DAWN: You started an online pet store too. What were some of the biggest mistakes you made to get to where you are now?
THEODORIC: I would call them projects not businesses! [laughs] I did blogshops selling apparel, had various e-commerce platforms, sold gym equipment, and even created some random digital content. I have had to very quickly learn to evolve to lead a company. It was a huge mental shift. I’ve made mistakes, but nothing significant. I always aim to shoot above my experience and try to do things that I have never done before. It either works or not and so far, I’ve been lucky.
"I went into a high-pressure school, higher than the national standard. Internally and externally, it makes one more susceptible to their own anxiety."
DAWN: As someone who struggled with anxiety in secondary school, do you think the issue lies in our education system?
THEODORIC: There are many merits to our education system. However, one of the consequential things is the high-pressure environment. Speak to any parent and you will know that they want their kid to succeed very early on in life. It’s not wrong to strive, but we need to take a step back and see what balance needs to be struck. Childhood cannot be neglected. I went into a high-pressure school, higher than the national standard. Internally and externally, it makes one more susceptible to their own anxiety. We should be focusing more on life skills, like how to deal with people, and have a more holistic education. Purely going through an academic path and having a sheltered life will not help our children.
DAWN: To this day, is there anything that still makes you anxious? If so, what are some self-soothing techniques you use to calm yourself down?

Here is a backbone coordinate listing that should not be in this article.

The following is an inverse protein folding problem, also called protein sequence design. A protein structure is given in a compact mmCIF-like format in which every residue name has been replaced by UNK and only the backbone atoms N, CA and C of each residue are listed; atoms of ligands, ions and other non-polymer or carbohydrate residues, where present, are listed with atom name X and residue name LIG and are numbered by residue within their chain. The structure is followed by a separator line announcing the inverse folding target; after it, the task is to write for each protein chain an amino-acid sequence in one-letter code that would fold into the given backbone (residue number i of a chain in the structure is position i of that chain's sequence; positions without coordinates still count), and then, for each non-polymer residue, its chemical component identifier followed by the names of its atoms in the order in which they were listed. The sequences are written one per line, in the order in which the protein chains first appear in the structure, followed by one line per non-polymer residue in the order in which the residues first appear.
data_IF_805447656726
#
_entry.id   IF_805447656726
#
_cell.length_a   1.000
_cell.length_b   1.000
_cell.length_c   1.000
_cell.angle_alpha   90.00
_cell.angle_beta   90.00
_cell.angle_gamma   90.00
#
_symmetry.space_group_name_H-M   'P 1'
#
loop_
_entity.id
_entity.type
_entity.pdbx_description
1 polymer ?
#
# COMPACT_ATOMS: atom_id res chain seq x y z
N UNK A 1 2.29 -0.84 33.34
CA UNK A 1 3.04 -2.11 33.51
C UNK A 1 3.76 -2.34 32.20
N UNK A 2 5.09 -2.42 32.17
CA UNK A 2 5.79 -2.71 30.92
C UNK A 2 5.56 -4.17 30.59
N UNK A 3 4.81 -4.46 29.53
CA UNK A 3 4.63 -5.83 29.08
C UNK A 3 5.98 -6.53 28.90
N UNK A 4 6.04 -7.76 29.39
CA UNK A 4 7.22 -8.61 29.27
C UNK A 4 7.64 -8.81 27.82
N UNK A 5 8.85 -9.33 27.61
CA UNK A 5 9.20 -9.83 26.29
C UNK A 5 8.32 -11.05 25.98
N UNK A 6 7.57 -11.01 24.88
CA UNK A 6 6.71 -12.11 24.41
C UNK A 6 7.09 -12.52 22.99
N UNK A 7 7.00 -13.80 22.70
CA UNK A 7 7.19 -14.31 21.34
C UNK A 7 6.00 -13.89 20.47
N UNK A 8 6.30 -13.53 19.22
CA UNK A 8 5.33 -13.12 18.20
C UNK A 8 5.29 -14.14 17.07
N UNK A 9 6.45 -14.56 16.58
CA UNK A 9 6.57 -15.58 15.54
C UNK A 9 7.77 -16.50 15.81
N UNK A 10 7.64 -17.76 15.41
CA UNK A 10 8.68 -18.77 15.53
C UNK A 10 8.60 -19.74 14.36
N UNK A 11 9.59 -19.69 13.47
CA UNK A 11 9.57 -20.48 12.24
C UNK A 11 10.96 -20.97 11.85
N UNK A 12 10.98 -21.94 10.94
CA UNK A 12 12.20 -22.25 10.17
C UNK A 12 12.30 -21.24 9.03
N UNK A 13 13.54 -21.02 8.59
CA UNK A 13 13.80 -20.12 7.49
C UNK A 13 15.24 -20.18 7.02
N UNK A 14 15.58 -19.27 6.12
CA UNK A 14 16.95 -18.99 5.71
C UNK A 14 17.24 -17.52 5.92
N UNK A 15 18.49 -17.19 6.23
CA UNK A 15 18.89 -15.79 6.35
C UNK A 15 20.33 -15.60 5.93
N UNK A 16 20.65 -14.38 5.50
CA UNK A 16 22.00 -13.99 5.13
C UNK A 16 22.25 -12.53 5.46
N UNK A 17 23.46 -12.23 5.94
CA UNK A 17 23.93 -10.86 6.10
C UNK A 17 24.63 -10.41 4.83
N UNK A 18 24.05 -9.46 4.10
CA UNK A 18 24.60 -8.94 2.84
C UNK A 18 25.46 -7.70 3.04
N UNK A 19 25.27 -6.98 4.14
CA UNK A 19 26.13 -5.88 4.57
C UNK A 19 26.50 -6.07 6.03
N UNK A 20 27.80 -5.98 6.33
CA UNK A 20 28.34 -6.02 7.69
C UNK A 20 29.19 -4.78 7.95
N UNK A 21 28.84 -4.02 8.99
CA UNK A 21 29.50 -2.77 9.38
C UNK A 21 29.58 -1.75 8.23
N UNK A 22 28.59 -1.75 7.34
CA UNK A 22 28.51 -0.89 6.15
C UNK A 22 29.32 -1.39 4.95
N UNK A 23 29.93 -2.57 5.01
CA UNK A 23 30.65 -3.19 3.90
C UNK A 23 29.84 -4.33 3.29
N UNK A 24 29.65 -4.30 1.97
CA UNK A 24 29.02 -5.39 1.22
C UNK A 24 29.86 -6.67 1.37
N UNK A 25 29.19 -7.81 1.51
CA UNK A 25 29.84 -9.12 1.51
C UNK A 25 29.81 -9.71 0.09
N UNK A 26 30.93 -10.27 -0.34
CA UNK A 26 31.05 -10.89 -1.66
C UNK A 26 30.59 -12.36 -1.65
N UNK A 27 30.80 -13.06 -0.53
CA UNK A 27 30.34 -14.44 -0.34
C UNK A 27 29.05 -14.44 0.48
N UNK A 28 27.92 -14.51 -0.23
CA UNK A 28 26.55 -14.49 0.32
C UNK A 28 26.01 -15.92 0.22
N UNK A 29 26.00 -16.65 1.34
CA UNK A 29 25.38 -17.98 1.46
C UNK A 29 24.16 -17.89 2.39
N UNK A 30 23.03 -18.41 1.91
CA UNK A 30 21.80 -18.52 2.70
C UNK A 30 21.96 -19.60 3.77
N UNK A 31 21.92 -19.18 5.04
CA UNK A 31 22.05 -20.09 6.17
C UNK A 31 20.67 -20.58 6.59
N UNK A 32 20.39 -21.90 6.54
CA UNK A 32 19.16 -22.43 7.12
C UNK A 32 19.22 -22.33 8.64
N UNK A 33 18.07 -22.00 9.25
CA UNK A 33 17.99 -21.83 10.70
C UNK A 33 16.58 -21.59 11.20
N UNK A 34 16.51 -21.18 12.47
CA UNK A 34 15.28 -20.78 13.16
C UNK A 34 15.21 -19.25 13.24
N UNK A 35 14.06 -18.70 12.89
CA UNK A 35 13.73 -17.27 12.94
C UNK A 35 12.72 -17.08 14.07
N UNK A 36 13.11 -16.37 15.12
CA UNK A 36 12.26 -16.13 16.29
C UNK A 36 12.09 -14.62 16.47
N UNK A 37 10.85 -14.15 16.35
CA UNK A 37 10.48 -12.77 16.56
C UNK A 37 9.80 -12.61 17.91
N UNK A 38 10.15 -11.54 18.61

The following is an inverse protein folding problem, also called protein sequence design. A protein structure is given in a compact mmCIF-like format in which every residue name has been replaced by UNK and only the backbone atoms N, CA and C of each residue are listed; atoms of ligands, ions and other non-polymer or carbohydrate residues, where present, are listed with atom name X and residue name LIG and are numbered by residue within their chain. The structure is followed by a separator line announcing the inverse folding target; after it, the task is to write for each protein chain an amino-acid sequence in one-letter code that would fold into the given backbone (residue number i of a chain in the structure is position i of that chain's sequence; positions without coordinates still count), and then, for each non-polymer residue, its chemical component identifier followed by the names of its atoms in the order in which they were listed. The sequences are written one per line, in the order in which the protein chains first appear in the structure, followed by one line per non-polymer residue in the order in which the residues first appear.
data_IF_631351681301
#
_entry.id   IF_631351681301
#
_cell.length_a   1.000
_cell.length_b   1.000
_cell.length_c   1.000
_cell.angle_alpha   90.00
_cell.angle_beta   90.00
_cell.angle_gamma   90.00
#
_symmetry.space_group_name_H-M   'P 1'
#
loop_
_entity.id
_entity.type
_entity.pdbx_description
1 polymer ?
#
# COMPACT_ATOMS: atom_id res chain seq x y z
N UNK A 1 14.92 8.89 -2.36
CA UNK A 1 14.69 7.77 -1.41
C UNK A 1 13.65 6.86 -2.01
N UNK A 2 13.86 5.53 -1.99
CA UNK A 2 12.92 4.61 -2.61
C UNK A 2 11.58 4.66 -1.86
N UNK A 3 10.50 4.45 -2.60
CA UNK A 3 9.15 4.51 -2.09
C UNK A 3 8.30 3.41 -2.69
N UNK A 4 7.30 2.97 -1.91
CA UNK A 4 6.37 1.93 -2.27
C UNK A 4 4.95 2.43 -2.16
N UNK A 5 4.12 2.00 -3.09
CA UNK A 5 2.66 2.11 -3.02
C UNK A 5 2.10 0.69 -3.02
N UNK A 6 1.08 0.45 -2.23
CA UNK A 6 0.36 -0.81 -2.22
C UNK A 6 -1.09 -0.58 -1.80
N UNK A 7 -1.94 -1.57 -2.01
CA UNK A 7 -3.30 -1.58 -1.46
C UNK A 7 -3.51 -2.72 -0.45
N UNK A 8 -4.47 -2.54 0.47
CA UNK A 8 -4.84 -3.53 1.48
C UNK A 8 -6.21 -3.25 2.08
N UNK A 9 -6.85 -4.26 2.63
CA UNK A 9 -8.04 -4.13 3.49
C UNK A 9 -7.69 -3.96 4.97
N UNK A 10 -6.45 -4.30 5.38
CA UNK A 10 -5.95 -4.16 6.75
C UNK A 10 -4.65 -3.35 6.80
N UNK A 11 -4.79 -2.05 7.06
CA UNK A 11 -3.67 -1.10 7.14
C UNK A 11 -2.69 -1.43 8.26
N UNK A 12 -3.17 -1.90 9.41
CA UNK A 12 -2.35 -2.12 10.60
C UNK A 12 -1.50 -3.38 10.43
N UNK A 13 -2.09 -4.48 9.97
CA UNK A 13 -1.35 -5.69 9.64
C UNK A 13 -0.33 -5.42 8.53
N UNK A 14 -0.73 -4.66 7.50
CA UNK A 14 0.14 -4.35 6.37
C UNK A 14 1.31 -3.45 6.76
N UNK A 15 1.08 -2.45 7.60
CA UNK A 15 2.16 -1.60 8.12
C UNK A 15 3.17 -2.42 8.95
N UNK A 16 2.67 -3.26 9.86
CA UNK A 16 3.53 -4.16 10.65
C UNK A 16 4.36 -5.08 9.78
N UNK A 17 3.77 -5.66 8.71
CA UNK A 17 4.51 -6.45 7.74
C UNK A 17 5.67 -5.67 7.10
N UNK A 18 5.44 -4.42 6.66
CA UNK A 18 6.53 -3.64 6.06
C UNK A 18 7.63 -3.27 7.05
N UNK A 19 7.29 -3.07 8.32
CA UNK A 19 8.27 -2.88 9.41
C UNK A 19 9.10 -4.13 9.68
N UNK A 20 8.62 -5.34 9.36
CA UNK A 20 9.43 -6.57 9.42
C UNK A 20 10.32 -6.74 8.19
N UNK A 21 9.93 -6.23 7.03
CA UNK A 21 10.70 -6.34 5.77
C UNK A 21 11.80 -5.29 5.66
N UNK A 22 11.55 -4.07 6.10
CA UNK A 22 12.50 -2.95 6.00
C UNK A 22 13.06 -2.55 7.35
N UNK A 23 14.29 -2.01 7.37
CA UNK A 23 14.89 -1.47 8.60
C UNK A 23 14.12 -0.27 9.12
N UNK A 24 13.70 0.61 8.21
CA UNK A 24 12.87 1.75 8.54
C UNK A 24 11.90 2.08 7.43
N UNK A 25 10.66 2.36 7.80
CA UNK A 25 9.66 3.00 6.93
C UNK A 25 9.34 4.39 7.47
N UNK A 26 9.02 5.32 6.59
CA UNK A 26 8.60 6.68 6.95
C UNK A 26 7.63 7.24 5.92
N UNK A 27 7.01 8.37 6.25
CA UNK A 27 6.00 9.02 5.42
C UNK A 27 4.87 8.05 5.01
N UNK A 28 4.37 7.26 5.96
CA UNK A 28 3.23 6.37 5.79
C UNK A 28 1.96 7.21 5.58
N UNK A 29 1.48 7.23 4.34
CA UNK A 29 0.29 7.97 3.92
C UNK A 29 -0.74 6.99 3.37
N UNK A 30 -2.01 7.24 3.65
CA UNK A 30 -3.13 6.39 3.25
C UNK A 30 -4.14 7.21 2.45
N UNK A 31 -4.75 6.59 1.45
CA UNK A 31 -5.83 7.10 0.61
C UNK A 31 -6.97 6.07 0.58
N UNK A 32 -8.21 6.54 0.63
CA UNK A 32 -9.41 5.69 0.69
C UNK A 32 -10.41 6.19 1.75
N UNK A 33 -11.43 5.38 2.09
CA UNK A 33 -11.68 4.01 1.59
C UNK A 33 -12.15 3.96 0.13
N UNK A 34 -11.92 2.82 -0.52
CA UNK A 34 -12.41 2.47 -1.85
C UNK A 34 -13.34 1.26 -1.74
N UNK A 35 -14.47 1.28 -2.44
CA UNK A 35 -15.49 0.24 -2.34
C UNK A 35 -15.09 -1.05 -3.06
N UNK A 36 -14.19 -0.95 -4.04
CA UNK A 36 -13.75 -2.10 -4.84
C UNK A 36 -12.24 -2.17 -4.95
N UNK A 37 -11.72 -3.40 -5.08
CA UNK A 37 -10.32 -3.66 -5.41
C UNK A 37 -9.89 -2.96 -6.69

THEODORIC: I still have my panic attacks. I am anxious about crossing a junction and constantly worry about my loved ones. However, there are multiple techniques that I’ve learnt from therapists: soothing sessions, not being too caught up in the moment, the worrying tree, CBT-based activities, breathing and mindfulness.
DAWN: You’re clearly one of those people who did not need to go to university to be successful.
THEODORIC: It was risky then and I was worried about my parents. But I had a clear sense of the skillsets I wanted to build in the long run. Being exposed more quickly to the world outside education showed me that it all boils down to execution. I felt like I was fast-tracking the processes of life post-college.
DAWN: As a young leader, what are some tough decisions you have had to make during the pandemic?
THEODORIC: One of the hardest things for me was hiring people that have had more experience than me! The tough decisions I’ve made have always revolved around people. Once, we had to let go of an employee that didn't fit well with our culture and it was painful because I liked him as a person. I struggle to draw that line. But I think the pandemic has actually helped the business grow, given all the increasing interest in mental health.
DAWN: What was your initial motivation for starting Intellect? And has the company’s direction changed over the years?
THEODORIC: In the early days, it was about solving a personal problem. I went through therapy myself and it was expensive, so that was the initial catalyst. It was a smaller version of what we are currently doing, then it grew progressively. We started thinking about how we could scale. In the initial days, we launched a self-care app, which included bite-sized digital sessions on the go. It was more lightweight and we couldn’t claim to support severe clinical needs. Now, we can—our app is more immersive and we even have trained psychiatrists to meet different needs.
"In Asia, people struggle, but they don’t know where to get started. They need support but don’t want to acknowledge it."
DAWN: You mentioned that you noticed gaps in mental healthcare regionally and globally previously in an interview. What were some of the things that stood out particularly for you?
THEODORIC: Asia has some of the highest mental health and crisis rates. However, fewer people seek help here as compared to the US, where people actively see therapists and are not scared of the stigma. In Asia, people struggle, but they don’t know where to get started. They need support but don’t want to acknowledge it. The biggest difference is our public awareness and our fundamental understanding of mental health. The question is how can we then shift the narrative of mental health?
DAWN: Your app also connects employees to a panel of licensed coaches and clinical therapists within minutes. How do you ensure that the employees are best matched to a coach who can suit their needs?